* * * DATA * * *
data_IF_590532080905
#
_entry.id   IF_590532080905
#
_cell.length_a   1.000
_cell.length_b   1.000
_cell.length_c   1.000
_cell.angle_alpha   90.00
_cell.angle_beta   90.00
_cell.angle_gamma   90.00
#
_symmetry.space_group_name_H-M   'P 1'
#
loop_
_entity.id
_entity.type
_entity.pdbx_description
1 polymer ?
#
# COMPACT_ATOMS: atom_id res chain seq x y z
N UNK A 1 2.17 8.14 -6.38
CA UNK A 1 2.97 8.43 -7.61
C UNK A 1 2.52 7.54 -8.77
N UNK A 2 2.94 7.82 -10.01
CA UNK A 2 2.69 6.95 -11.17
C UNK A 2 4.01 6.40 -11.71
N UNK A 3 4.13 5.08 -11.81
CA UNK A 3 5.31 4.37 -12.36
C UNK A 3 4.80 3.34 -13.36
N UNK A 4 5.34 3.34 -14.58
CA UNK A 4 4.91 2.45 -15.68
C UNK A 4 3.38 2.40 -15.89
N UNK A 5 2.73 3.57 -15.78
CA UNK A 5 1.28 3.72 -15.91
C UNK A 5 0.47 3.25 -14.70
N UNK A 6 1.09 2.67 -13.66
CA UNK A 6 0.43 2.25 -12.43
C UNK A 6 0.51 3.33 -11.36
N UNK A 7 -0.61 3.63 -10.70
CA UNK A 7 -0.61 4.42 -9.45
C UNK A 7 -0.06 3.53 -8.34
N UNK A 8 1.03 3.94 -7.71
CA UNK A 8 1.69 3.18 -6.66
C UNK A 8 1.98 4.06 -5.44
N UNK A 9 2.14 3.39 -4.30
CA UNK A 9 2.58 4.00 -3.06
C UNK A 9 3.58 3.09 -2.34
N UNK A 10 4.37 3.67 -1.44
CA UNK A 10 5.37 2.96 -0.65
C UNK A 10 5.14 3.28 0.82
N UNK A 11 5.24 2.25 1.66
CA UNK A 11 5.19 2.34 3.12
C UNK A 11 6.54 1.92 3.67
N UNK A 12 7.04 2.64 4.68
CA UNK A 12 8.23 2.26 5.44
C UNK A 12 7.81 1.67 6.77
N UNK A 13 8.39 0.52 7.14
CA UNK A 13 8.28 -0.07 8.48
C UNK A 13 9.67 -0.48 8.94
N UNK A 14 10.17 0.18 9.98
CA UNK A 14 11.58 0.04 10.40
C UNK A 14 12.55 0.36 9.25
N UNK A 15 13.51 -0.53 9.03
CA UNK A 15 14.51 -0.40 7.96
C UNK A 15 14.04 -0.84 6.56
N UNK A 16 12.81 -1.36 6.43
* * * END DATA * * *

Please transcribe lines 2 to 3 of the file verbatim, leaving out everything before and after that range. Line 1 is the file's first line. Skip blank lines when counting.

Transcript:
#
_entry.id   IF_590532080905